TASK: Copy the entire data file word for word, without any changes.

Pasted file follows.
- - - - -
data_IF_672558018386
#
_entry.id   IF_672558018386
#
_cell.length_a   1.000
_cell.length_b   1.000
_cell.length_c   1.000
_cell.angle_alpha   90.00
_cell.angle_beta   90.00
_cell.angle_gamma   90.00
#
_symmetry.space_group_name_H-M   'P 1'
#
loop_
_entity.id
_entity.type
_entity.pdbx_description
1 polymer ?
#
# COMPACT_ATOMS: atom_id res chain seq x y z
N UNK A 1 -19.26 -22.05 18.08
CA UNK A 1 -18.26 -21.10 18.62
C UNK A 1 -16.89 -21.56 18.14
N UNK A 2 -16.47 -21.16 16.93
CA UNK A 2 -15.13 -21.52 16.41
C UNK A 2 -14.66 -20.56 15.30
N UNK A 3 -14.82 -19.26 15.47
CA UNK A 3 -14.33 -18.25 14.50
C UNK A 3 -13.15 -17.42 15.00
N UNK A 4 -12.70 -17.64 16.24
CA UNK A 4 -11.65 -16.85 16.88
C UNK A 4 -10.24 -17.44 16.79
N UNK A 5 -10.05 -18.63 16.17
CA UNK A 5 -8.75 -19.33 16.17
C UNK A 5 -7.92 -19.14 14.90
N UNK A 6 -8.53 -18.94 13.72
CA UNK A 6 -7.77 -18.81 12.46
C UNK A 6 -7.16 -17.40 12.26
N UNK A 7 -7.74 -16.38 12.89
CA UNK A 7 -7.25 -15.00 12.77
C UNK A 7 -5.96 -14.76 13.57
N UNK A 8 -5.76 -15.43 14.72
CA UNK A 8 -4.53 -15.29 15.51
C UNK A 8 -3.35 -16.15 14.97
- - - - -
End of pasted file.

data_IF_672558018386
#
_entry.id   IF_672558018386
#
_cell.length_a   1.000
_cell.length_b   1.000
_cell.length_c   1.000
_cell.angle_alpha   90.00
_cell.angle_beta   90.00
_cell.angle_gamma   90.00
#
_symmetry.space_group_name_H-M   'P 1'
#
loop_
_entity.id
_entity.type
_entity.pdbx_description
1 polymer ?
#
# COMPACT_ATOMS: atom_id res chain seq x y z
N UNK A 1 -19.26 -22.05 18.08
CA UNK A 1 -18.26 -21.10 18.62
C UNK A 1 -16.89 -21.56 18.14
N UNK A 2 -16.47 -21.16 16.93
CA UNK A 2 -15.13 -21.52 16.41
C UNK A 2 -14.66 -20.56 15.30
N UNK A 3 -14.82 -19.26 15.47
CA UNK A 3 -14.33 -18.25 14.50
C UNK A 3 -13.15 -17.42 15.00
N UNK A 4 -12.70 -17.64 16.24
CA UNK A 4 -11.65 -16.85 16.88
C UNK A 4 -10.24 -17.44 16.79
N UNK A 5 -10.05 -18.63 16.17
CA UNK A 5 -8.75 -19.33 16.17
C UNK A 5 -7.92 -19.14 14.90
N UNK A 6 -8.53 -18.94 13.72
CA UNK A 6 -7.77 -18.81 12.46
C UNK A 6 -7.16 -17.40 12.26
N UNK A 7 -7.74 -16.38 12.89
CA UNK A 7 -7.25 -15.00 12.77
C UNK A 7 -5.96 -14.76 13.57
N UNK A 8 -5.76 -15.43 14.72
CA UNK A 8 -4.53 -15.29 15.51
C UNK A 8 -3.35 -16.15 14.97